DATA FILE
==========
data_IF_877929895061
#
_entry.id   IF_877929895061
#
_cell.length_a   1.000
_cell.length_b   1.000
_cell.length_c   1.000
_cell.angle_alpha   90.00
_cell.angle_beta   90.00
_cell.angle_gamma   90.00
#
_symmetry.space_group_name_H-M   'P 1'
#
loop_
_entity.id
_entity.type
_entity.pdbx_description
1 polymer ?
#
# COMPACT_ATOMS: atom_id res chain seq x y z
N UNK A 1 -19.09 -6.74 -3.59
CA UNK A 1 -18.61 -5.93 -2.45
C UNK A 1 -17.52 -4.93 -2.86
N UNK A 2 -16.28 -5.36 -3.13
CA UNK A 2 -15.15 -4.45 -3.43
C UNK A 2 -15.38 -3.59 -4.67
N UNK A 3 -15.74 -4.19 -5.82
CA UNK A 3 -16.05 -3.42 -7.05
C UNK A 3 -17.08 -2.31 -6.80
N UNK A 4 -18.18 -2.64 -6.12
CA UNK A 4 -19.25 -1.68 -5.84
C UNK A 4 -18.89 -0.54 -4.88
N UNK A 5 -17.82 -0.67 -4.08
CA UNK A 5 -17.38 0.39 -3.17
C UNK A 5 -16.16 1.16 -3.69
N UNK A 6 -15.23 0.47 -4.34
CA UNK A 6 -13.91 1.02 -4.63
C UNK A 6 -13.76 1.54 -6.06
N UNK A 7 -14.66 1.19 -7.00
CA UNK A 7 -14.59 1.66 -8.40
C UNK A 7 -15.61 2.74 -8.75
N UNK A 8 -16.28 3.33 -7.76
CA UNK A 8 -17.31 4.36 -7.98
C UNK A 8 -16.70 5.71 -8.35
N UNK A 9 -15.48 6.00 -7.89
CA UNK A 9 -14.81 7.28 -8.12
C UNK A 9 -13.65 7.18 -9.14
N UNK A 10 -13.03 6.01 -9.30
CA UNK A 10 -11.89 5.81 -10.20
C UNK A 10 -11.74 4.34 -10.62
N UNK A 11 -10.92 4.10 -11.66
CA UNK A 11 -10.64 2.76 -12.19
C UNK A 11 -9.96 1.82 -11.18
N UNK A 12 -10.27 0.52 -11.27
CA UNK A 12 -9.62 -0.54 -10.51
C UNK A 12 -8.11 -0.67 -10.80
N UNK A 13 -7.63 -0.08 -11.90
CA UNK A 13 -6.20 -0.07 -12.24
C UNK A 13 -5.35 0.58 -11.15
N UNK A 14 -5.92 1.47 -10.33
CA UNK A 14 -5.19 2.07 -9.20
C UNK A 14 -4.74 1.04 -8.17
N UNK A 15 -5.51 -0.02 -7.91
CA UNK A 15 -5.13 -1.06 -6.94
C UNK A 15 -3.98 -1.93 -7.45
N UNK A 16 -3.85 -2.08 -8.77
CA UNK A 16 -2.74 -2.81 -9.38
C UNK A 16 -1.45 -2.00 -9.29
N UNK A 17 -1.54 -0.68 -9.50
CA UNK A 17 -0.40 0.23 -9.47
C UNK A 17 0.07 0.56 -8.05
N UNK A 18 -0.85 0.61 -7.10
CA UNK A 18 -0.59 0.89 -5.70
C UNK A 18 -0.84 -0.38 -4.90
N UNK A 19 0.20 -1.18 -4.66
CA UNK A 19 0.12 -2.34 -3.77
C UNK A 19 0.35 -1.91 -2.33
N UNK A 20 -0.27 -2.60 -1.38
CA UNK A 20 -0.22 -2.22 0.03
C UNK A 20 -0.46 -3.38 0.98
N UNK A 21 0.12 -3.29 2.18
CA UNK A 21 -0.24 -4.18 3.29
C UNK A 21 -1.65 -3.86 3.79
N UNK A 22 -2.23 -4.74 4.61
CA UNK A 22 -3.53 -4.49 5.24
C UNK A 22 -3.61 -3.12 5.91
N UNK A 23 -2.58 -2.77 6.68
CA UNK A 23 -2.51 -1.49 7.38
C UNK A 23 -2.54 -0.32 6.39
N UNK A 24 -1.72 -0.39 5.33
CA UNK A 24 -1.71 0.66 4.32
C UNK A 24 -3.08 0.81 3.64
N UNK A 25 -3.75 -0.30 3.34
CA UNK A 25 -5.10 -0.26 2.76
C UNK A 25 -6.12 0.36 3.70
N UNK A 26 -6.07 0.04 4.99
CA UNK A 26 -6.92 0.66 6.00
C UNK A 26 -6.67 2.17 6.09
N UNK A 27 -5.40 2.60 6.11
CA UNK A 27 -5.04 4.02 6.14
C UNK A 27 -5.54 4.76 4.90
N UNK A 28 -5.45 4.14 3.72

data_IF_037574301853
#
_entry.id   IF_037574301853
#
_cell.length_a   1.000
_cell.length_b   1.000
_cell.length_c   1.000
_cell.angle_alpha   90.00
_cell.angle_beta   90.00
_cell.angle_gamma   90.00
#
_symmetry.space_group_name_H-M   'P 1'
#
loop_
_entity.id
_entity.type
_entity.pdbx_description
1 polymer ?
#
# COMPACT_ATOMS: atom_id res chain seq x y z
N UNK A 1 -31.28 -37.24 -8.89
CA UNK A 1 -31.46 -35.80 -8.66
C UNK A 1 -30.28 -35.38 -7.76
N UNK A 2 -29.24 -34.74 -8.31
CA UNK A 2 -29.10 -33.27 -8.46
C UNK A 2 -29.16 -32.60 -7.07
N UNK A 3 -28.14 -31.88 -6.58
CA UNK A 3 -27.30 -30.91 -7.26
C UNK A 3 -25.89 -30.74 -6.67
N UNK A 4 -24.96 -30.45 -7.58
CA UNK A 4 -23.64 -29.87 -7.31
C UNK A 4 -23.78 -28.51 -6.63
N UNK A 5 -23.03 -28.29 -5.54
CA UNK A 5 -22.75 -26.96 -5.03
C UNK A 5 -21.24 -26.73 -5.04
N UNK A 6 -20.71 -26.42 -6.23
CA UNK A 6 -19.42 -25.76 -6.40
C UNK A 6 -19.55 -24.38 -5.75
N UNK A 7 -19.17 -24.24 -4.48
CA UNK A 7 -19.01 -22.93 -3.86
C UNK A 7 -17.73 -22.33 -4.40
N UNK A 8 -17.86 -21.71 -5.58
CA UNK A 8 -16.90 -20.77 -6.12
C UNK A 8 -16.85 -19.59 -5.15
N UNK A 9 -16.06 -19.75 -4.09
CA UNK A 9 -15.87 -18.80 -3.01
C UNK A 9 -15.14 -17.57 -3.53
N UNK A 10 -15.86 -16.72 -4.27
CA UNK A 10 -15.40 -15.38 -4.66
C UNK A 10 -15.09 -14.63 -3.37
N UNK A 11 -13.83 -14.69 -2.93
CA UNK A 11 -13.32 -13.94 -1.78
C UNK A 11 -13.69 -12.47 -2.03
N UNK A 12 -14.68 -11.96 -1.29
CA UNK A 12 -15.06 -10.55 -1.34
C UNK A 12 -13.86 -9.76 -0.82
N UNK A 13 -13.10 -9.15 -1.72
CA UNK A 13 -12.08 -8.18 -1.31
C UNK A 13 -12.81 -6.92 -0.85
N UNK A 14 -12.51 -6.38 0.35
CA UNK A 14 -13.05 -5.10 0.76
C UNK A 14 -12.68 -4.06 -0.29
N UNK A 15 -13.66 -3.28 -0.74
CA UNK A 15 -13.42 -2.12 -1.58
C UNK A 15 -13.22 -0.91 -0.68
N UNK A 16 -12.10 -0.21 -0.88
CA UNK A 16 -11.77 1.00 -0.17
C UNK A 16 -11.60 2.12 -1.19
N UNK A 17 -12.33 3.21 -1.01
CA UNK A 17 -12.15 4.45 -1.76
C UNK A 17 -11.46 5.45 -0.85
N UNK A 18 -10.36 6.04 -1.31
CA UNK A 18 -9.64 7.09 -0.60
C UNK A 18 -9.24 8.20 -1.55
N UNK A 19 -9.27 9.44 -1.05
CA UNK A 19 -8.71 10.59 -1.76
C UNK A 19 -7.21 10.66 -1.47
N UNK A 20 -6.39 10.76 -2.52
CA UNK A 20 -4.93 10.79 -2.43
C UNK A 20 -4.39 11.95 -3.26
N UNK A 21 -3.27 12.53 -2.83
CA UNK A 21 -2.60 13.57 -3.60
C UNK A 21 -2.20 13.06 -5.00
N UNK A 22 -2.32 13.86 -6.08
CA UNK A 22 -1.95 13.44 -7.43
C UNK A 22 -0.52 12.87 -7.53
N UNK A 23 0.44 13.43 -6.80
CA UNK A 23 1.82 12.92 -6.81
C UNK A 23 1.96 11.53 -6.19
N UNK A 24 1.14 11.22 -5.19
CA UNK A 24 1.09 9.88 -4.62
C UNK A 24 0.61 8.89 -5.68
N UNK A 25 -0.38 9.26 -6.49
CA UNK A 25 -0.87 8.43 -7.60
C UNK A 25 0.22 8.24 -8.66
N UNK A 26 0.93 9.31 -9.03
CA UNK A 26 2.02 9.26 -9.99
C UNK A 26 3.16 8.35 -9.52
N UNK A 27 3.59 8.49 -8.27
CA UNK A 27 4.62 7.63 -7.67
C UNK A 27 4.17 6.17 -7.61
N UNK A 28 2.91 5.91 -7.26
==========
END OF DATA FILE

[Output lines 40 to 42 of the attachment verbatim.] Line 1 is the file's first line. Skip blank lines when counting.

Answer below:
CA UNK A 7 -14.59 1.66 -8.40
C UNK A 7 -15.61 2.74 -8.75
N UNK A 8 -16.28 3.33 -7.76